Our courts view favorably the settlement of labor-management disputes through arbitration. County College of Morris Staff Ass'n v. County College of Morris, 100 N.J. 383, 390, 495 A.2d 865 (1985). Arbitration is designed to provide final, speedy, and inexpensive settlement of disputes; it is "'meant to be a substitute for and not a springboard for litigation.'" Barcon Assocs., Inc. v. Tri-County Asphalt Corp., 86 N.J. 179, 187, 430 A.2d 214 (1981) (quoting Korshalla v. Liberty Mut. Ins. Co., 154 N.J. Super. 235, 240, 381 A.2d 88 (Law Div. 1977)). Accordingly, the role of the courts in reviewing arbitration awards is extremely limited, Local No. 153, Office & Professional Employees Int'l Union v. Trust Co. of New Jersey, 105 N.J. 442, 448, 522 A.2d 992 (1987); Local Union 560, I.B.T. v. Eazor Express, Inc., 95 N.J. Super. 219, 227, 230 A.2d 521 (App. Div. 1967); and an arbitrator's award is not to be cast aside lightly. Kearny PBA Local #21 v. Town of Kearny, 81 N.J. 208, 221 (1979).
Courts' deference to an arbitrator's decision has limitations, however. When the parties enter into an agreement that defines the scope of the arbitration process, an arbitrator may not exercise greater authority than the contract confers. County College of Morris, supra, 100 N.J. at 391. The scope of an arbitrator's authority depends on the terms of the contract between the parties. Local No. 153, supra, 105 N.J. at 449; County College of Morris, supra, 100 N.J. at 391; Barcon Assocs., supra, 86 N.J. at 209-10 (Clifford, J., Dissenting). Any action taken beyond that authority is impeachable and may be vacated on statutory grounds. Communication Workers, Local 1087 v. Monmouth County Bd. of Social Servs., 96 N.J. 442, 448, 476 A.2d 777 (1984); In re Arbitration Between Grover & Universal Underwriters Ins. Co., 80 N.J. 221, 229, 403 A.2d 448 (1979). The applicable statute, N.J.S.A. 2A:24-8d, compels a court to vacate an arbitration award "where the arbitrators exceeded or so imperfectly executed their powers that a mutual, final and definite award upon the subject matter submitted was not made."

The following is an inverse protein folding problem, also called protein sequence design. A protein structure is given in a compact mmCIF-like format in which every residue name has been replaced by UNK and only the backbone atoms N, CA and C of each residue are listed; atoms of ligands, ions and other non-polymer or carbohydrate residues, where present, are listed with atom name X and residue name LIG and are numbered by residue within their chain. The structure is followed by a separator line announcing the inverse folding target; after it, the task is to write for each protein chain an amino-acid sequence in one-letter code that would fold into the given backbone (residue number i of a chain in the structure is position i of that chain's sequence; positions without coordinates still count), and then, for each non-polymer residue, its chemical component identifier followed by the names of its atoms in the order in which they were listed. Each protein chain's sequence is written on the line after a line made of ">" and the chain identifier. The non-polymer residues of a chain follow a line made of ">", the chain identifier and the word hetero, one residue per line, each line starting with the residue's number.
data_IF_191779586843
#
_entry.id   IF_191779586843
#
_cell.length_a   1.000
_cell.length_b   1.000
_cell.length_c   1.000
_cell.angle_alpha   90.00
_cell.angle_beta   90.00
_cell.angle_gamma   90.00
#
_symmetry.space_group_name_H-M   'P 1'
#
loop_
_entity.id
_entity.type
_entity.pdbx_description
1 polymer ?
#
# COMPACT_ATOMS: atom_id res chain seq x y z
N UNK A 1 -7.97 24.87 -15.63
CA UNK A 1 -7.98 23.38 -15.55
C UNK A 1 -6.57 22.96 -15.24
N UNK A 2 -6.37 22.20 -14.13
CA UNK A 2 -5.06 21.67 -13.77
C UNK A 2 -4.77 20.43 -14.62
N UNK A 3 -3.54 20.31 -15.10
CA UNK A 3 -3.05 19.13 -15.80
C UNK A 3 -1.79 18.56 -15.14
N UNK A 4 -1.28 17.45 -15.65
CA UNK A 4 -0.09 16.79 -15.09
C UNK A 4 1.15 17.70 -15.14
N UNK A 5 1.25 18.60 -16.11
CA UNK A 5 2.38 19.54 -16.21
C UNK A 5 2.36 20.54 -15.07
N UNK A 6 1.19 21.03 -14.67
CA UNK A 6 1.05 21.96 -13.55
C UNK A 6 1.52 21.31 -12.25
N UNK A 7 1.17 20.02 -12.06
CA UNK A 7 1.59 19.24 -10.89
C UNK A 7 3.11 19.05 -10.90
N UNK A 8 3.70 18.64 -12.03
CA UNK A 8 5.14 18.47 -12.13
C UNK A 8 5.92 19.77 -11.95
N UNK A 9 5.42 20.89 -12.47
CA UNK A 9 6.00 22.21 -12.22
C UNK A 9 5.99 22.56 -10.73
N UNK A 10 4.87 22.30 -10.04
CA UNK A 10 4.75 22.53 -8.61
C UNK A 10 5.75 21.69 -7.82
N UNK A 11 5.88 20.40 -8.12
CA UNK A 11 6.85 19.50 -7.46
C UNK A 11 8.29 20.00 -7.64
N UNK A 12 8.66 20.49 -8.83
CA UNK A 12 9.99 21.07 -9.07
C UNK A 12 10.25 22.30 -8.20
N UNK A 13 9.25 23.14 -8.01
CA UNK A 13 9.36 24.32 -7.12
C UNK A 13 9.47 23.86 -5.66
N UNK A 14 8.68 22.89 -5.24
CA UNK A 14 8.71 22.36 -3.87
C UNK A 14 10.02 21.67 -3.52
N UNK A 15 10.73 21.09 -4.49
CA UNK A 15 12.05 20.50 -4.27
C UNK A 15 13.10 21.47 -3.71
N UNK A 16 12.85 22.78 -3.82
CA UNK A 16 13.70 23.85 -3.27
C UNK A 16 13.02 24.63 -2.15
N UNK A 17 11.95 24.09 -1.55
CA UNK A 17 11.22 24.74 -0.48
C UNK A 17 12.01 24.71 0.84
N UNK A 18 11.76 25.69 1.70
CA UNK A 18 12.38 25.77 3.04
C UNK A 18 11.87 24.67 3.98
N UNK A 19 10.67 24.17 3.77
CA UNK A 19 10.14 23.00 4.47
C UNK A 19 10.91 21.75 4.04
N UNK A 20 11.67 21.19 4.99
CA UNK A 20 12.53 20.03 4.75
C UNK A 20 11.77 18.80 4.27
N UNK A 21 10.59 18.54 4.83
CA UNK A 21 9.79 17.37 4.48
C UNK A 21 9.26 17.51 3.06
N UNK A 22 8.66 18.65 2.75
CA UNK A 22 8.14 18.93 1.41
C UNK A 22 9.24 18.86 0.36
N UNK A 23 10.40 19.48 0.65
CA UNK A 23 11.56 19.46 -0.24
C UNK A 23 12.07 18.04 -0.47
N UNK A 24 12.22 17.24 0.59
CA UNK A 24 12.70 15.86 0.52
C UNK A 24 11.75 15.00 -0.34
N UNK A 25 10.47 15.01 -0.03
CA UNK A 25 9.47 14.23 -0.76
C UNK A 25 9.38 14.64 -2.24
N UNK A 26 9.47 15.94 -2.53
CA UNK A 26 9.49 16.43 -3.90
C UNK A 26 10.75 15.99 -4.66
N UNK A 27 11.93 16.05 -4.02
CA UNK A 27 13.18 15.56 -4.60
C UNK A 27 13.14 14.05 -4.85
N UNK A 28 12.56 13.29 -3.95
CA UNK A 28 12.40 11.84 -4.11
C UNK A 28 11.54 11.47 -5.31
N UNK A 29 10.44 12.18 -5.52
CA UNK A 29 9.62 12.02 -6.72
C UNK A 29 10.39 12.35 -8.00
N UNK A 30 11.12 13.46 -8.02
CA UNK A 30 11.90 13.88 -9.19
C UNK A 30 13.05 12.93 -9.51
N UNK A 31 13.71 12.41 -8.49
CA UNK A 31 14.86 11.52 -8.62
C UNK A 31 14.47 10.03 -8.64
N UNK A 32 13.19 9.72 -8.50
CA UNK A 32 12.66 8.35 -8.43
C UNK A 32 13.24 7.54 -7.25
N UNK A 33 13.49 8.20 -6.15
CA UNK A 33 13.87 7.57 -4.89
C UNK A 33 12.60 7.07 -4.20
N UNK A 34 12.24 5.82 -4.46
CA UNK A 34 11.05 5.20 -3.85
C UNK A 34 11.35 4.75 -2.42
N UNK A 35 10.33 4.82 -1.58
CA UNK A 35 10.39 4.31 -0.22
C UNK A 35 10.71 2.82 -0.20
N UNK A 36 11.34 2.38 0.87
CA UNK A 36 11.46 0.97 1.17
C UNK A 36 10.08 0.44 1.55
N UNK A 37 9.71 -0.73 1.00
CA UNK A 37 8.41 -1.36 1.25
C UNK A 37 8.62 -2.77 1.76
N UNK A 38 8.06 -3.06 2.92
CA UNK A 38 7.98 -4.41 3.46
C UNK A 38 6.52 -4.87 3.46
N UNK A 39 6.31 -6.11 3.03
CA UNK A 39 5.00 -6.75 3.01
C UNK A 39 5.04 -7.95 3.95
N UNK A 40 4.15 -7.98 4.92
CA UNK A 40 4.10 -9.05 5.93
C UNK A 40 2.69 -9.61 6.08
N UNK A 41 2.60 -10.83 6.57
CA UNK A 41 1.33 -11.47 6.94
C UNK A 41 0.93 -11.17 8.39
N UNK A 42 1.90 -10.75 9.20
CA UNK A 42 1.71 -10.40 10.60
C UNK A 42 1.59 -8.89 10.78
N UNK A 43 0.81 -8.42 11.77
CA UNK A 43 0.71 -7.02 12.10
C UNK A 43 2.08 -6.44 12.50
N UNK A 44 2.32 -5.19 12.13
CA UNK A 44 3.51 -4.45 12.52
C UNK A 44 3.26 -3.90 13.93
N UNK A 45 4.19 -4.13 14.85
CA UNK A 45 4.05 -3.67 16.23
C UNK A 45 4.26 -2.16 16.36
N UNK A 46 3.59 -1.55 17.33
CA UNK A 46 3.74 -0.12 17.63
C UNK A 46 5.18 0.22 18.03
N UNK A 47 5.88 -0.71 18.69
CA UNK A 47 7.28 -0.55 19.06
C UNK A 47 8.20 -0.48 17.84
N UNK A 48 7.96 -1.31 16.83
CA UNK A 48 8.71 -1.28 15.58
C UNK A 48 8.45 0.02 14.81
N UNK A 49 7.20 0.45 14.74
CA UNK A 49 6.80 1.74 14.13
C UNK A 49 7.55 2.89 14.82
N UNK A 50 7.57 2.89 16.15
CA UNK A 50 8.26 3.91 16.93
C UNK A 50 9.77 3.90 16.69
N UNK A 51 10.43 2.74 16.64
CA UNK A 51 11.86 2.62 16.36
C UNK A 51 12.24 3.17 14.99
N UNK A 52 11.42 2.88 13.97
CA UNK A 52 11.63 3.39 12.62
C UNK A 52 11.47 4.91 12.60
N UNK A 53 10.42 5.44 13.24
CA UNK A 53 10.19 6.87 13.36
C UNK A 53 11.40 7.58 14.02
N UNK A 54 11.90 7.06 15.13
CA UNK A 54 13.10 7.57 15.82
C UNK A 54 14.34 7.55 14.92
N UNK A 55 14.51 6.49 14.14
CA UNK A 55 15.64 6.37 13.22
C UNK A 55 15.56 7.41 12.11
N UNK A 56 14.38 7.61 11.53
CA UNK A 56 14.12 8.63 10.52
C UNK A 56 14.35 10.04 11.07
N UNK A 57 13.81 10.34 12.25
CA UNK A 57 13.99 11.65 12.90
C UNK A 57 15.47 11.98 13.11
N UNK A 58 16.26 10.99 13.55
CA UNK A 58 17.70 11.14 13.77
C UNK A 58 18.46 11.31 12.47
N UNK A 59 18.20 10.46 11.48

In public-sector arbitration, an arbitration award may not have "'the effect of establishing a provision of a negotiated agreement inconsistent with state statutory policy.'" Old Bridge Bd. of Educ. v. Old Bridge Educ. Ass'n, 98 N.J. 523, 528, 489 A.2d 159 (1985) (quoting Teaneck Bd. of Educ. v. Teaneck Teachers Ass'n, 94 N.J. 9, 15, 462 A.2d 137 (1983)); see also Township of West Windsor v. Public Employment Relations Comm'n, 78 N.J. 98, 116, 393 A.2d 255 (1978) (holding that statutes that set specific terms and conditions of public employment "are effectively incorporated by reference as terms of any collective agreement covering employees to which they apply").